Yes, say the majority of the area’s businesses. While some fondly remember its funky, run-down past, few would trade that past for today’s increasingly well-off local clientele.
This isn’t your father’s Fairhaven.
With several new, large mixed-use buildings completed in the last year and more on the way, hundreds of new residents living in pricey condos in the area’s core, and new businesses blossoming every month, Fairhaven’s reputation as a funky hamlet is in a state of flux.
Gone, say longtime Fairhaven business owners, are the days of hippies playing hackysack on the sidewalks, boarded-up storefronts and empty streets.
Today, as is evident by the first wave of businesses opening in the new buildings and elsewhere, Fairhaven has an upscale flavor to it, offering posh women’s clothing, choice wines, artisan breads, gelato, sushi and Spanish cuisine, among other trendy goods and dishes.
“There’s definitely been a change in Fairhaven and it will probably never be the same as it was,” said David Moody, a real estate agent at Fairhaven Realty for more than 20 years.
The swing toward swank, however, say many Fairhaven business officials, isn’t necessarily a bad thing. Nor is it something that has happened in the blink of an eye.
Phyllis McKee, president of the Fairhaven Association, said the types of new businesses are likely in response to the area’s changing demographics.
“It’s their interpretations of where they see Fairhaven going in the future and trying to meet the needs of that changing market,” she said. “I think what’s coming in is wonderful. They have nice things to offer the neighborhood and they’re still privately owned, by people who are very hands-on with their businesses.”
If new businesses are aiming to cater to more affluent customers, they’ll likely hit their desired targets.
In the last eight months alone, said Moody, at least 160 condo units have sold in the area, with most ranging from several hundred thousand dollars to more than $1 million.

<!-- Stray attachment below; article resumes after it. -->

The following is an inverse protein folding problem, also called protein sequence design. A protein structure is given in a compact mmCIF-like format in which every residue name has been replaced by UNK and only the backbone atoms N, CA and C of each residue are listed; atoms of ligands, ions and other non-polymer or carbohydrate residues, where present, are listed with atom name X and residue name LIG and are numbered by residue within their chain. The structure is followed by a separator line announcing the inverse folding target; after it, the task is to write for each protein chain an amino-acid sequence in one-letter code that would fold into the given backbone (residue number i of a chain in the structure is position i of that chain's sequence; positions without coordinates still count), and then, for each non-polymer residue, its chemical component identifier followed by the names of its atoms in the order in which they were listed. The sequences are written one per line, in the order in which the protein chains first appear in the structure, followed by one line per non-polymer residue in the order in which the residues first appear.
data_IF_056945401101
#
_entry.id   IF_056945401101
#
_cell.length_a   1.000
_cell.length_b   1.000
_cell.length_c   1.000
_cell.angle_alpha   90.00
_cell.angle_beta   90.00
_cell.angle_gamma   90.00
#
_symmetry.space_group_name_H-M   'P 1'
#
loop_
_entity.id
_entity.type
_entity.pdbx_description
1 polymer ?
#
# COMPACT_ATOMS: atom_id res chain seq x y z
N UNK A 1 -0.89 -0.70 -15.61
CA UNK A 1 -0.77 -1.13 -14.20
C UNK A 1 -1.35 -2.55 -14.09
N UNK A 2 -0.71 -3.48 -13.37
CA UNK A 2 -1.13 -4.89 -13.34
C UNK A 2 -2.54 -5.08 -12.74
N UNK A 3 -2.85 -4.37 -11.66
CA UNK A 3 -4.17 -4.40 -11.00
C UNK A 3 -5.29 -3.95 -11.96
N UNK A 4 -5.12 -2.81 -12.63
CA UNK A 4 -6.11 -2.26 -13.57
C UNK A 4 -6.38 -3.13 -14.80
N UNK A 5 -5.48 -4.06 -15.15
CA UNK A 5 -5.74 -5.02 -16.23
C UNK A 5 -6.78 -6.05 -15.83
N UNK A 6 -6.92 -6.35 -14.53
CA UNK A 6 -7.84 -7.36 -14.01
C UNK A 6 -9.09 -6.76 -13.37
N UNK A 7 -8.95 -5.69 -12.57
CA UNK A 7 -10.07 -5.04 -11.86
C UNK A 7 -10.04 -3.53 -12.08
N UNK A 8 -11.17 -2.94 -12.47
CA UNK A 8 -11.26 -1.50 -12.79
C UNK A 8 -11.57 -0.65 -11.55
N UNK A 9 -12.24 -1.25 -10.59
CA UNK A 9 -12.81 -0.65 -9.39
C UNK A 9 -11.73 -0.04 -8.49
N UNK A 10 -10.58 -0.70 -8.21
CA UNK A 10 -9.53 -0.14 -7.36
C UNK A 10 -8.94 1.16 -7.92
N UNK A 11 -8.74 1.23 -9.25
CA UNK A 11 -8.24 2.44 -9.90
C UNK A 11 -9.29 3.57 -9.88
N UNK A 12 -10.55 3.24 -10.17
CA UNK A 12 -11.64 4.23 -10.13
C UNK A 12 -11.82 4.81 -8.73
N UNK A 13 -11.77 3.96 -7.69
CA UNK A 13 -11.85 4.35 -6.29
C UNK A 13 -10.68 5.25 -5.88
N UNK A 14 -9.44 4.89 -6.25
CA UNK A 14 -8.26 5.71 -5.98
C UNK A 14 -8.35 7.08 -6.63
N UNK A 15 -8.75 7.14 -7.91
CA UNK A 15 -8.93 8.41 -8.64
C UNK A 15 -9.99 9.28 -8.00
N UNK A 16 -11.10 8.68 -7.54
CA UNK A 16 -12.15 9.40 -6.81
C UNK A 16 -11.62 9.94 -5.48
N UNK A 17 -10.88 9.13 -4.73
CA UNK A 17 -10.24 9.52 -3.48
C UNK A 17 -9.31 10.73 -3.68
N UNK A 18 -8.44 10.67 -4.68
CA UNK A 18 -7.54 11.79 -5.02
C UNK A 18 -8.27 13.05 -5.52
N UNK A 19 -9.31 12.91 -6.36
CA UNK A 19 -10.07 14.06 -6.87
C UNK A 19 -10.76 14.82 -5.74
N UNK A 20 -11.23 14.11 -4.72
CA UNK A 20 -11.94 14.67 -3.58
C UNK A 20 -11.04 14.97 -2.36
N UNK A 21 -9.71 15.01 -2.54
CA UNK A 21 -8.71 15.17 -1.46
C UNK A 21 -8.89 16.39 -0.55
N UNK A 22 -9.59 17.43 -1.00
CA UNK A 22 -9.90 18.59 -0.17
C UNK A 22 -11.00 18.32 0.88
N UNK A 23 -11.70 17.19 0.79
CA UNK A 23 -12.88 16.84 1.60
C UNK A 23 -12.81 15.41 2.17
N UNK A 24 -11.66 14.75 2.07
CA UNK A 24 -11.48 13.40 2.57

“’Gentrification’ is the perfect word to describe what’s happening here,” he said. “The upper middle class and above are the people who are moving to Fairhaven.”
Also, said Moody, Fairhaven businesses, being situated between the Edgemoor, South Hill and Chuckanut Drive neighborhoods, are exposed to residents who are in some of the highest income brackets in Whatcom County.
Jeff Wicklund, owner of Purple Smile Wines, in the new Fairhaven Gardens building on Finnegan Street, said he was well aware of the changing dynamics of the area when he opened his store this winter.
“It’s a pattern. If you look at places in desirable locations, areas like this will evolve in that upscale direction,” he said.
While he aims to cater to people of all incomes, he does hope to meet one of the demands for the area’s newcomers.
“When there’s a market, you fill the need,” he said.
Carol Beecher, who opened Vie, a chic women’s clothing boutique in November, in the new 12th Street Village building, said recently that she also wanted to provide products that, in part, catered to the area’s newcomers.
“If you start looking around, there’s a lot of people with money coming into this town and we have to give them what they want so they’ll stay (to shop),” she told The Bellingham Business Journal in December. “We need to look at who’s coming in. If they’re going to shop in Bellingham, we need to give them nice restaurants and shops, or else they’re going to go to White Rock or Vancouver or Seattle.”